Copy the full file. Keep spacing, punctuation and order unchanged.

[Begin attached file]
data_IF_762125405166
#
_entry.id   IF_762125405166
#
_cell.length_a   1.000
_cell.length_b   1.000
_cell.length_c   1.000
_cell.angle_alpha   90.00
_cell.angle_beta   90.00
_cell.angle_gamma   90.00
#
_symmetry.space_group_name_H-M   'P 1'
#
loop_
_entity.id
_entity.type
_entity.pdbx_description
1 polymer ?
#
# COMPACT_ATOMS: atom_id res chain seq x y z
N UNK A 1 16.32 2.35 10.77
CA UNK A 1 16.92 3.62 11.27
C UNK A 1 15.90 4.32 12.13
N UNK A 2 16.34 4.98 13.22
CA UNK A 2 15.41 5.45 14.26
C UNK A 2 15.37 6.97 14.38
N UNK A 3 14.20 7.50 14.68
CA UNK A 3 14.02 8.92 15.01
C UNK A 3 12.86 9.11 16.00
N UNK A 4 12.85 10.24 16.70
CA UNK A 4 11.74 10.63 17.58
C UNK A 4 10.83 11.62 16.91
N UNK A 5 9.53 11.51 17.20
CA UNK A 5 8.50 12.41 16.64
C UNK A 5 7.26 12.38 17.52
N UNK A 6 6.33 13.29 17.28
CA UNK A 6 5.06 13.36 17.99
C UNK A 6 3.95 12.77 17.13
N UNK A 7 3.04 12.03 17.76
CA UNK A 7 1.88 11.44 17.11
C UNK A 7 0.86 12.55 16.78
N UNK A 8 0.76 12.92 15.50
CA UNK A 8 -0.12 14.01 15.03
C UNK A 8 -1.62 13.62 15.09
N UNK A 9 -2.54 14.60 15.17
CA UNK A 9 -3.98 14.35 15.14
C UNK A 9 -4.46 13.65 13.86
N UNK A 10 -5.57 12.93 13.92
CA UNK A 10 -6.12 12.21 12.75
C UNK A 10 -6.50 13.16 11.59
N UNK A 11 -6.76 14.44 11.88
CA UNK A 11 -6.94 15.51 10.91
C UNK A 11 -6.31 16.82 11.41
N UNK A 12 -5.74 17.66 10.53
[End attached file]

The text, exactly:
data_IF_762125405166
#
_entry.id   IF_762125405166
#
_cell.length_a   1.000
_cell.length_b   1.000
_cell.length_c   1.000
_cell.angle_alpha   90.00
_cell.angle_beta   90.00
_cell.angle_gamma   90.00
#
_symmetry.space_group_name_H-M   'P 1'
#
loop_
_entity.id
_entity.type
_entity.pdbx_description
1 polymer ?
#
# COMPACT_ATOMS: atom_id res chain seq x y z
N UNK A 1 16.32 2.35 10.77
CA UNK A 1 16.92 3.62 11.27
C UNK A 1 15.90 4.32 12.13
N UNK A 2 16.34 4.98 13.22
CA UNK A 2 15.41 5.45 14.26
C UNK A 2 15.37 6.97 14.38
N UNK A 3 14.20 7.50 14.68
CA UNK A 3 14.02 8.92 15.01
C UNK A 3 12.86 9.11 16.00
N UNK A 4 12.85 10.24 16.70
CA UNK A 4 11.74 10.63 17.58
C UNK A 4 10.83 11.62 16.91
N UNK A 5 9.53 11.51 17.20
CA UNK A 5 8.50 12.41 16.64
C UNK A 5 7.26 12.38 17.52
N UNK A 6 6.33 13.29 17.28
CA UNK A 6 5.06 13.36 17.99
C UNK A 6 3.95 12.77 17.13
N UNK A 7 3.04 12.03 17.76
CA UNK A 7 1.88 11.44 17.11
C UNK A 7 0.86 12.55 16.78
N UNK A 8 0.76 12.92 15.50
CA UNK A 8 -0.12 14.01 15.03
C UNK A 8 -1.62 13.62 15.09
N UNK A 9 -2.54 14.60 15.17
CA UNK A 9 -3.98 14.35 15.14
C UNK A 9 -4.46 13.65 13.86
N UNK A 10 -5.57 12.93 13.92
CA UNK A 10 -6.12 12.21 12.75
C UNK A 10 -6.50 13.16 11.59
N UNK A 11 -6.76 14.44 11.88
CA UNK A 11 -6.94 15.51 10.91
C UNK A 11 -6.31 16.82 11.41
N UNK A 12 -5.74 17.66 10.53